The binder can improve the physical characteristics of biomass pellets by forming solid bridges and increasing the adhesion of biomass materials. Taking pine sawdust as raw material and brown sugar water with different concentration as a binder, this study adopted spraying and stirring methods, respectively, and mixed brown sugar water with biomass in diverse proportions. The characteristic of pellets such as durability, relaxation ratio and compressive strength were studied by orthogonal design. Through range analysis, BP (Back Propagation) neural network factor significance analysis and mapping the relationship between physical properties and factors according to the importance of each factor, the effect of densification variables on the physical characteristics of biomass pellets was studied, and the outcome of adding brown sugar water binder to raw material by spraying method in improving the densification quality of biomass was explored. Results showed the brown sugar water binder added to pine sawdust by spraying method could mix the binder and biomass raw material more evenly compared with the stirring method. The relaxation ratio of pellets obtained by spraying method was reduced by 13.47%. The optimal densification conditions of pine sawdust were when the compaction pressure was 100 MPa, the mass ratio of brown sugar to water was 2:1, the proportion of brown sugar water to biomass material was 3%, and the adding method was spraying. Full article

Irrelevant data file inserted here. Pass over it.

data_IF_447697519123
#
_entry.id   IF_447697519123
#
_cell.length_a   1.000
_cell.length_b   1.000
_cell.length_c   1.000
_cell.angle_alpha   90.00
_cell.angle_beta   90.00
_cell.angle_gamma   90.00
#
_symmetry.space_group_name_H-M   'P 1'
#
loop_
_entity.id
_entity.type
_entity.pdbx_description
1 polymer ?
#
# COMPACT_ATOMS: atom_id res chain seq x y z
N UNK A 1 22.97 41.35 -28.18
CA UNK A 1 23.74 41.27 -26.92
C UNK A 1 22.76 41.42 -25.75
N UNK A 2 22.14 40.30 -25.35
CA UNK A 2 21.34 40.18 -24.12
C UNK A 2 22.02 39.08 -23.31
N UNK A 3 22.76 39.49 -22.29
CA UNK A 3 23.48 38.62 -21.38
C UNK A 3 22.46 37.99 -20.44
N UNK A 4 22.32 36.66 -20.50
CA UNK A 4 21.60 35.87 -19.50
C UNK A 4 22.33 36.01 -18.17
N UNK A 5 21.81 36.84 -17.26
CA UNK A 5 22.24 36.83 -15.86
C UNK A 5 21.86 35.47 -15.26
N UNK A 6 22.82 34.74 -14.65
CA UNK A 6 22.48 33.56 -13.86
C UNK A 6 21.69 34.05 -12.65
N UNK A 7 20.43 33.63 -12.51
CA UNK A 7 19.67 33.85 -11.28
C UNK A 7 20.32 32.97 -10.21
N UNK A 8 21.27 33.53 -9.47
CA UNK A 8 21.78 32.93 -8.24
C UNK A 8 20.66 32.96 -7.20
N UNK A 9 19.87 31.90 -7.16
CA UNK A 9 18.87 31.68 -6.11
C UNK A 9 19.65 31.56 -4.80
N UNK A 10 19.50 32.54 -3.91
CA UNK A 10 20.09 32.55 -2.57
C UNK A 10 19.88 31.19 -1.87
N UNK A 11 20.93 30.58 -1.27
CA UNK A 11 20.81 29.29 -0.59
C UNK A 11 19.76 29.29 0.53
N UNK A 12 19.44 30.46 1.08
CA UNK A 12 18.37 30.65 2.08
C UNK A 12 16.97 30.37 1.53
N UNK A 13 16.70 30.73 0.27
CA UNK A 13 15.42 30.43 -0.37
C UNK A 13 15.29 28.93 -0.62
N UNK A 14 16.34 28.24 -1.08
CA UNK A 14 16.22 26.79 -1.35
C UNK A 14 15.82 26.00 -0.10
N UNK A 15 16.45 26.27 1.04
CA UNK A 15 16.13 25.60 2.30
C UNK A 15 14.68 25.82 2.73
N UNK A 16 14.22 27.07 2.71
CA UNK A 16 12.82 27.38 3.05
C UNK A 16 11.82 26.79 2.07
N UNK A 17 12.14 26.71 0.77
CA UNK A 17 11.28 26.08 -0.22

(This article belongs to the Special Issue Degradation of Wood-Based Materials)
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10 pages, 2023 KiB  
Article
Effects of Acetylated Veneer on the Natural Weathering Properties of Adhesive-Free Veneer Overlaid Wood‒Plastic Composites
by Ying-Ying Chao, Ke-Chang Hung, Jin-Wei Xu, Tung-Lin Wu and Jyh-Horng Wu